Foxtel’s price drop is not a defensive move, it’s an attack

Ian Perrin PhotoIn this guest post ZenithOptimedia boss Ian Perrin argues Foxtel’s recent move to halve its basic package prices is not just to defend it from the threat of new streaming services.

There has been much made of the substantial reductions in Foxtel pricing announced recently. It appears that most of the sentiment suggests that this is a defensive move, designed to take on the multiple streaming services ready to hit our shores. This may well be the case, but my belief is that it’s the opposite.

It’s actually a bold, offensive play designed to actively target the free-to-air networks.

Click to enlarge

Click to enlarge

Foxtel is smart enough to realise that hiding brilliant content behind paywalls and expecting people to pay exorbitant fees for it these days is suicide. The less accessible their delivery, the more likely consumers are to pirate it. And we all know that Australia has one of the highest rates of illegal downloading in the world, which the NBN will only exaggerate.

They are also smart enough to know that the business model of content broadcasting is rapidly changing. What started off as a model designed to deliver mass content that appealed to everyone has moved towards delivering niche content to targetable segments. The next iteration is personalised content in an on-demand fashion.

In this addressable world, advertisers are increasingly expecting to not only reach their audiences, but not pay for those who aren’t. In fact they will set their own prices, sometimes higher, for the right impression. Trading desks have revolutionised how we think about personalised targeting, and while currently confined to the digital world, TV has to be, and will be next.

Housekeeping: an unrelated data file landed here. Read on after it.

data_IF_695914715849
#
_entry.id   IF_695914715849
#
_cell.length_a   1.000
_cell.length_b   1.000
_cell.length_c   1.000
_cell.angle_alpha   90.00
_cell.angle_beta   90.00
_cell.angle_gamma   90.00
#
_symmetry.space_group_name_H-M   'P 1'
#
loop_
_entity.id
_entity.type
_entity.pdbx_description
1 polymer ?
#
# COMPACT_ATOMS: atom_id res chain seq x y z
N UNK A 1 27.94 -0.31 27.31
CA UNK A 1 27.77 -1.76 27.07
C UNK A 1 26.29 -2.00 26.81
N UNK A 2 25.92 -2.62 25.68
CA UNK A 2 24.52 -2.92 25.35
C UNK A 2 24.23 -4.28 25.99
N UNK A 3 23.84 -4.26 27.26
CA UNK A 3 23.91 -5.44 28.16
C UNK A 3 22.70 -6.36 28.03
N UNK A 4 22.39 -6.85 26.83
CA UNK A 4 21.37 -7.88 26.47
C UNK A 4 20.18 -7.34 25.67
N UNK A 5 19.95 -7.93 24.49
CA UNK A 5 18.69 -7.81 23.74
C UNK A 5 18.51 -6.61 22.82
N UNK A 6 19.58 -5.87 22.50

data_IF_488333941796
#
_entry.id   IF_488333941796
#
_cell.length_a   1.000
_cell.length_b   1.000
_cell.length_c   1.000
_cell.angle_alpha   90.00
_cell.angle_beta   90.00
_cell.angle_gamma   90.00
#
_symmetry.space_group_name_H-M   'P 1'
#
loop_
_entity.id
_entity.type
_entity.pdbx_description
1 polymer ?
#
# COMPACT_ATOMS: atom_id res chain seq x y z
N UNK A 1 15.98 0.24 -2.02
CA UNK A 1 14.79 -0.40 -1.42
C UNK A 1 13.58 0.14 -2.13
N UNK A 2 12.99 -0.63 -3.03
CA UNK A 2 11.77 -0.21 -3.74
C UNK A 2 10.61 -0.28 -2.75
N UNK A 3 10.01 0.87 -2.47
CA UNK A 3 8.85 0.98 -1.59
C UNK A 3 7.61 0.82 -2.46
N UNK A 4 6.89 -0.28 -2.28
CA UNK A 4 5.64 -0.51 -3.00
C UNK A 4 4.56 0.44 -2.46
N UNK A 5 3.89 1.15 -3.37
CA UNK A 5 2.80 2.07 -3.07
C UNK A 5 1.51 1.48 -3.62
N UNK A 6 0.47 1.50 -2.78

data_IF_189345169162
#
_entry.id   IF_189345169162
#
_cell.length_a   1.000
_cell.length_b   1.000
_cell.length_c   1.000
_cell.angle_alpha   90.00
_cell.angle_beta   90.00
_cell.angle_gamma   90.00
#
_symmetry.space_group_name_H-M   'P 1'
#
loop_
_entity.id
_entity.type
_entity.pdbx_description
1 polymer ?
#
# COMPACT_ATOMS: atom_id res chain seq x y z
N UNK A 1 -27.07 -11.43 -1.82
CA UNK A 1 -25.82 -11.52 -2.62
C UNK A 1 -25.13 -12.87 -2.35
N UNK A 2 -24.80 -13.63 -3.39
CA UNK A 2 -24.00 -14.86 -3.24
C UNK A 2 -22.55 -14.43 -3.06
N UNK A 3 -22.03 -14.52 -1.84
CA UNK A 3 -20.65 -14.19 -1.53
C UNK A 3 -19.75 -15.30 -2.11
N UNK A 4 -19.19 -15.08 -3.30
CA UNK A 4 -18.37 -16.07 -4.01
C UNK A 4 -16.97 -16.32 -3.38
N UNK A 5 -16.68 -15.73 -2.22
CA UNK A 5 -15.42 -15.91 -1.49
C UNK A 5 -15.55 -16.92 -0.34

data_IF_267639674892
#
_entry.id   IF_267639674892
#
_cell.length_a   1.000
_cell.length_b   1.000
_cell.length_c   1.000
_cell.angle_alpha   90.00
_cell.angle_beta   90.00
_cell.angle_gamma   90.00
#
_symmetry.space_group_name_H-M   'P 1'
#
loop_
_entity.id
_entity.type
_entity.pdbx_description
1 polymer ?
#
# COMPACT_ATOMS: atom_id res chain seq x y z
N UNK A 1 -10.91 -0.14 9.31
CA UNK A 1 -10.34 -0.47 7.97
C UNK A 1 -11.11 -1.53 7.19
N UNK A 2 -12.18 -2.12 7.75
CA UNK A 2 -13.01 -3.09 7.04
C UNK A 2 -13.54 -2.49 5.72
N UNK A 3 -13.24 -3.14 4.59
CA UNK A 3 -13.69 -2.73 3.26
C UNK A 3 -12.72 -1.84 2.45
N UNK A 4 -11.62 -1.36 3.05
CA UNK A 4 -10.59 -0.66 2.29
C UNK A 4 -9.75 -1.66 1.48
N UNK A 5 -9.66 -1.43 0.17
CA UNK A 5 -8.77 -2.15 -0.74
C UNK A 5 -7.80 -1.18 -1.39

To do this you need customer data, and right now subscription TV is the only broadcaster who has access to it. Free-to-air networks are hoping the launch of HbbTV will change this, but it’s a large expectation. YouTube rightly argues that it already has more data than either party, but until it delivers high-end content to Australian TVs, they won’t be able to match Foxtel.

Hence why the Foxtel/MCN deal with Quantium is a further step in the right direction.

So the space race has certainly begun. Foxtel is in a unique position of strength, but it may not last long. Its first step is a positive one, but it has to move quickly to deliver advertisers more personalised solutions using its data.

While they understand this, there is still work to be done on execution. I have been a Foxtel subscriber for 13 years now, and yet I am still served retail banners asking me to sign up. Ironically, this is the sort of wasteful advertising that it is uniquely positioning to eradicate.

Ian Perrin is CEO of ZenithOptimedia

Disclaimer: ZenithOptimedia held the Foxtel media account until 2012


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